Remember, any Tiki Type recipe is likely calling for something like the DeKuyper or Bols Curacao, which are neutral spirits based.

In regards 19th Century drink making, I was reading through the Mud Puddle re-release of the 1862 The Bartender's Guide: How to Mix Drinks: A Bon Vivant's Companion and came across recipe 188 in the first section (not Christian Schultz) section of the book:

188. English Curacao

Cut away the peel of oranges very thin, until you have obtained half a dozen ounces of it; put these into a quart bottle, and then pour in a pint of genuine whiskey.  Cork the bottle down tightly, and let the rind remain infused for ten or twelve days, giving the bottle a good shake as often as you have an opportunity for so doing; at the end of this period, take out the orange peel, and fill the bottle with clarified syrup, shake it well with the spirit, and let it remain for three days.  Pour a teacupfull of the liqueur into a mortar, and beat up a drachm of powdered alum and an equal quantity of carbonate of potash; pour this, when well mixed, into the bottle, shake it well, and in a week you will find the Curacoa perfectly transparent, and equal in flavor to that imported from Malines, or any other place in the universe.

Any insight into the function of alum and potash? Is that just to clarify and preserve?


---

Erik Ellestad

If the ocean was whiskey and I was a duck...

Bernal Heights, SF, CA

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If you have Cointreau and Grand Marnier, you're set.

any opinions on Cointreau vs Patron Citronage?

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Cointreau is better.


Samuel Lloyd Kinsey

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Cointreau is better.

'nuff said!

i thought so too..Citronage has a bit of a bite to it that i just cant place...almost done with it...cointreau on the next purchase...

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Grand Marnier, Cointreau, etc.... which one for what?

Honestly, i don't think that there is a better one, but for those who think that Grand Marnier is a waste of money, or only good for B52, I disagree.

Let's take the example of the Side Car. It's a simple recipe, but quite difficult to balance. I like this one which is easy and cheap to make (if you consider that you don't need to buy cognac):

75 ml Grand Marnier

Between 30 - 35 ml Fresh Lemon Juice depending to your taste

Just shake hard and strain

I've done a few blind tasting using different brands of cognacs, orange liqueurs & specs, to check which one people preferred. That recipe didn't do that bad at all.

Cheers

Mick


Cheers

www.BarNowOn.com

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Grand Marnier, Cointreau, etc.... which one for what?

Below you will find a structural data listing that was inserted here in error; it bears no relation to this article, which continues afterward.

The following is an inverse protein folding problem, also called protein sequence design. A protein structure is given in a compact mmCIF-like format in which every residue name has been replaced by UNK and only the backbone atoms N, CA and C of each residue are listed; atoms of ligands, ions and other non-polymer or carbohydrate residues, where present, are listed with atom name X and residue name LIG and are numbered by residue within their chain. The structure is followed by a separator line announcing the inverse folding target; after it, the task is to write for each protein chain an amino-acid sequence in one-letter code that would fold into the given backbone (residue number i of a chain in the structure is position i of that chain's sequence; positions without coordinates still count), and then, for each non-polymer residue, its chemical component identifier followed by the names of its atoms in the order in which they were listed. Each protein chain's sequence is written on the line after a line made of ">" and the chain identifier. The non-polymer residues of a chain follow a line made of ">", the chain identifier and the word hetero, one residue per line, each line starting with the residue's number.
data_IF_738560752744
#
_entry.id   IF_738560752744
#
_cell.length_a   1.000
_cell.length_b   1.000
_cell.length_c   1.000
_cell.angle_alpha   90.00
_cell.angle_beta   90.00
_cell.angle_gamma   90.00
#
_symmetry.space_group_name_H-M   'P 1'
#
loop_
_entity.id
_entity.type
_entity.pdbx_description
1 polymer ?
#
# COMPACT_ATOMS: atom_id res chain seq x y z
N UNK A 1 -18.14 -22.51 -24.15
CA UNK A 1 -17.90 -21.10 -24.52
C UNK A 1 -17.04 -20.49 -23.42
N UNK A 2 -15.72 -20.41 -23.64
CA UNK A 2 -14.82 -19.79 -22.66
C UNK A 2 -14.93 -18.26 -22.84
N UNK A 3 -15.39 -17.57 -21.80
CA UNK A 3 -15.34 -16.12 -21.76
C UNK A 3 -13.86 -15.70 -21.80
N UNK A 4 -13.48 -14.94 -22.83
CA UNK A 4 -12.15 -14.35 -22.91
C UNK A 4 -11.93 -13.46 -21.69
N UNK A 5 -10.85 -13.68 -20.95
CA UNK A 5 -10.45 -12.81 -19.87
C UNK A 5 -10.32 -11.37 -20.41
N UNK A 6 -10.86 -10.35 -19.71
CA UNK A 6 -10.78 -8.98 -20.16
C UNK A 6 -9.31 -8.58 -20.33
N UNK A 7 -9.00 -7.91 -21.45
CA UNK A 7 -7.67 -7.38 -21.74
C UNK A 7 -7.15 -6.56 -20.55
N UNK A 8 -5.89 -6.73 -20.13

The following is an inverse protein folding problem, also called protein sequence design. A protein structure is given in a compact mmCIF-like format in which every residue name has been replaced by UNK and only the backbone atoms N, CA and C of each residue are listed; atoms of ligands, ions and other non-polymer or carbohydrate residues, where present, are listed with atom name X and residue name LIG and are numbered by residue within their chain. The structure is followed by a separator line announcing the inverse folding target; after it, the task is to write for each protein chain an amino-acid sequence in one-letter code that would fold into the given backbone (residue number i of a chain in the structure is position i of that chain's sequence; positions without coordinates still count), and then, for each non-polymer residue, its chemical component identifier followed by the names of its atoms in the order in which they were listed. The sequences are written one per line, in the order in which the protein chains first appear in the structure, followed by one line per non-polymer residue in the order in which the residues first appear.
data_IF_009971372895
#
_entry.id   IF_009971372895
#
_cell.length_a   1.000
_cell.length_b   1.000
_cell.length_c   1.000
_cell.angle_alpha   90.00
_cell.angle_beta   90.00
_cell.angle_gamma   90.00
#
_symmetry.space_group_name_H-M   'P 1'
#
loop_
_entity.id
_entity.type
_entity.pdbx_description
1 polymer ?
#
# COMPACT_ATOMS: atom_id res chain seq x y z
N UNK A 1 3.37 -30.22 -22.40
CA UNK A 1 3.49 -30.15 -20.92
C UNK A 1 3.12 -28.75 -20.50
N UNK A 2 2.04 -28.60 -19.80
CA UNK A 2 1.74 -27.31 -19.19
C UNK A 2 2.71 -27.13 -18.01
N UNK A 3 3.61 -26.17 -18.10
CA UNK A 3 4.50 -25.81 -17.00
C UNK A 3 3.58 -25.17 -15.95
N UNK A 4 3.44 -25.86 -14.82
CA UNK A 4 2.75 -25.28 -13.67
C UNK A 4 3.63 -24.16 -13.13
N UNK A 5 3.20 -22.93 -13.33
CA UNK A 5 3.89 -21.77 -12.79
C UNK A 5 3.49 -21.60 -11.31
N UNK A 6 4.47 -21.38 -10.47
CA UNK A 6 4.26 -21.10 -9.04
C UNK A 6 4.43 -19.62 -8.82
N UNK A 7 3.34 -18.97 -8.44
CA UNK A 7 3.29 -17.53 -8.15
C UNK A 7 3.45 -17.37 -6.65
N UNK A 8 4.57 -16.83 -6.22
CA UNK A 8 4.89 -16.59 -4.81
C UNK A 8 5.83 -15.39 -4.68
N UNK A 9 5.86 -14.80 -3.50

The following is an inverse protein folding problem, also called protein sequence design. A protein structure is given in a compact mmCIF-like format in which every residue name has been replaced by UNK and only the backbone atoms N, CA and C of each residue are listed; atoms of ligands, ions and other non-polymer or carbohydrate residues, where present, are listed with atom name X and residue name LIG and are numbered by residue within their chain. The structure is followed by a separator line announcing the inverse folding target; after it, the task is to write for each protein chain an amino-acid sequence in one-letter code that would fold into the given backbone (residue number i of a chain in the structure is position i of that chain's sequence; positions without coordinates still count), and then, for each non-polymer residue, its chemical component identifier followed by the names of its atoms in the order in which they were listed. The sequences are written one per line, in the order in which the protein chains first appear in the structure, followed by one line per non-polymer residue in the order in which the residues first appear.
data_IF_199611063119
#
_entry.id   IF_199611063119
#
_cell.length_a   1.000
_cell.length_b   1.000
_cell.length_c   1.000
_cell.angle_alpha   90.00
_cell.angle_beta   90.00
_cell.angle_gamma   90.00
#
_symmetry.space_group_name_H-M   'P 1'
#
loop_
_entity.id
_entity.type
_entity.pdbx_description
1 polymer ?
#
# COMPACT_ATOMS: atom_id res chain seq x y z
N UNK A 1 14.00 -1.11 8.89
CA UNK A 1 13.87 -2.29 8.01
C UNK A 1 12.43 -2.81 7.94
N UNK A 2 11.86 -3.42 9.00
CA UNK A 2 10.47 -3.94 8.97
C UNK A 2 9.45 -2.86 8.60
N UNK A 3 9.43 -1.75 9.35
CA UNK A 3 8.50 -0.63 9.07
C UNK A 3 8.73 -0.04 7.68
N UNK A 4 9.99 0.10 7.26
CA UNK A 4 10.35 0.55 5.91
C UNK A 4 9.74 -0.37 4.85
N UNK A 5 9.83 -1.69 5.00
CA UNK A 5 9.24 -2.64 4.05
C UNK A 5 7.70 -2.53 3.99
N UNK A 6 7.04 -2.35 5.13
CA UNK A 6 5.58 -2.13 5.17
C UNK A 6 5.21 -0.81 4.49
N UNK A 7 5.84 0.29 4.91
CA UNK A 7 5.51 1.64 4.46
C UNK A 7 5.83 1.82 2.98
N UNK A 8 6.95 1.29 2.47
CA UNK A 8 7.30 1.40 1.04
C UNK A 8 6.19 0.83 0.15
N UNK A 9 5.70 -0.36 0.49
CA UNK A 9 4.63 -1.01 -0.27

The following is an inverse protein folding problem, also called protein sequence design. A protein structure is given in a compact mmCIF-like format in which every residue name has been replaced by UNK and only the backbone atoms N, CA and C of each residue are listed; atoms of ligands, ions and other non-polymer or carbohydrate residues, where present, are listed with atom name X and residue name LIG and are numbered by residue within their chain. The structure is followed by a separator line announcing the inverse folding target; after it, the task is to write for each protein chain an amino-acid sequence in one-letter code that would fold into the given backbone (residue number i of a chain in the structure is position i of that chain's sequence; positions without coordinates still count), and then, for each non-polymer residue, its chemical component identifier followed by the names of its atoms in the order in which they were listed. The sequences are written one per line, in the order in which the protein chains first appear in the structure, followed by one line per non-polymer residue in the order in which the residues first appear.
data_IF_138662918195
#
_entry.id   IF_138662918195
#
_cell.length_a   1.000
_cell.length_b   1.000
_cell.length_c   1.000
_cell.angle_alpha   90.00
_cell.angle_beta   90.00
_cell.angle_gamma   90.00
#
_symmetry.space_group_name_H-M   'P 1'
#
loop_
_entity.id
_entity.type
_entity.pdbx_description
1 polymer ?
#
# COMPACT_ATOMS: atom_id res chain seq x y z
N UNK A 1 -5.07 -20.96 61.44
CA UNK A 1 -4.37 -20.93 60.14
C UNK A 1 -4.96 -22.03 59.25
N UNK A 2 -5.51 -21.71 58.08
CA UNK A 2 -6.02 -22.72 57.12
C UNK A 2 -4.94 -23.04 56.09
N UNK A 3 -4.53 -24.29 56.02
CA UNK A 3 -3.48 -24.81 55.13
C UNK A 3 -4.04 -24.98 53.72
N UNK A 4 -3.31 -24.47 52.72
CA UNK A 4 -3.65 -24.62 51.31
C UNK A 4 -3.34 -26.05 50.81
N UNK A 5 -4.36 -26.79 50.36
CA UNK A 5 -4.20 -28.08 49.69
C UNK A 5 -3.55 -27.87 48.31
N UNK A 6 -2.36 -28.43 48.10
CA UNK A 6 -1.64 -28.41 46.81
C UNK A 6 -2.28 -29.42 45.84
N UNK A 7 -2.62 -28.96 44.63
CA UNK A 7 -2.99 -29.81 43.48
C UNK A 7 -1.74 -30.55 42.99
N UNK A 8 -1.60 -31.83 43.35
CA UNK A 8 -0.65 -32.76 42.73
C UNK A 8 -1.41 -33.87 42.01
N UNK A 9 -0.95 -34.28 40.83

Honestly, i don't think that there is a better one, but for those who think that Grand Marnier is a waste of money, or only good for B52, I disagree.

Let's take the example of the Side Car. It's a simple recipe, but quite difficult to balance. I like this one which is easy and cheap to make (if you consider that you don't need to buy cognac):

75 ml Grand Marnier

Between 30 - 35 ml Fresh Lemon Juice depending to your taste

Just shake hard and strain

I've done a few blind tasting using different brands of cognacs, orange liqueurs & specs, to check which one people preferred. That recipe didn't do that bad at all.

Cheers

Mick

I'm not sure this quite qualifies as a Sidecar, tasty though it may be.

Also, I will have to take issue with the notion that Grand Marnier is not a versatile liqueur. Maybe not so much as Cointreau, but how does anyone make it through Imbibe! without it? I have both it and Brizard Curacao and I like them both but for me, Grand Marnier can't be beat in those old drinks. For something Tiki-ish I think you can go either way, depending on how rich of a flavor is desired. Just because the original recipe intends a lighter and more neutral flavored Curacao doesn't mean that a heavier one like Grand Marnier isn't more desireable (at least for some).


Andy Arrington

Journeyman Drinksmith

Twitter--@LoneStarBarman

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That was my thinking.

Cointreau sets the standard for triple sec. Period.

And I think Grand Marnier is the best curacao. If I'm only going to have one curacao, I'd rather have Grand Marnier than Marie Brizard. That said, I do think there is some logic behind having two curacao liqueurs: Grand Marnier and Marie Brizard.


Edited by slkinsey (log)

Samuel Lloyd Kinsey

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I'm not really sure anyone needs Grand Marnier, unless they are inordinately fond of B-52s and the like, but it doesn't hurt to have it.
I like to drink GM straight up. Does that mean I have to give back my membership card? :raz::smile:

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[...]

Also, I will have to take issue with the notion that Grand Marnier is not a versatile liqueur. Maybe not so much as Cointreau, but how does anyone make it through Imbibe! without it? I have both it and Brizard Curacao and I like them both but for me, Grand Marnier can't be beat in those old drinks. For something Tiki-ish I think you can go either way, depending on how rich of a flavor is desired. Just because the original recipe intends a lighter and more neutral flavored Curacao doesn't mean that a heavier one like Grand Marnier isn't more desireable (at least for some).

The point of reproducing the recipe from Jerry Thomas was to point out that it is pretty unlikely that anyone in America was using anything like Grand Marnier as Curacao. And the region called Malines is in Holland, so using a Dutch Curacao seems more authentic than a French one.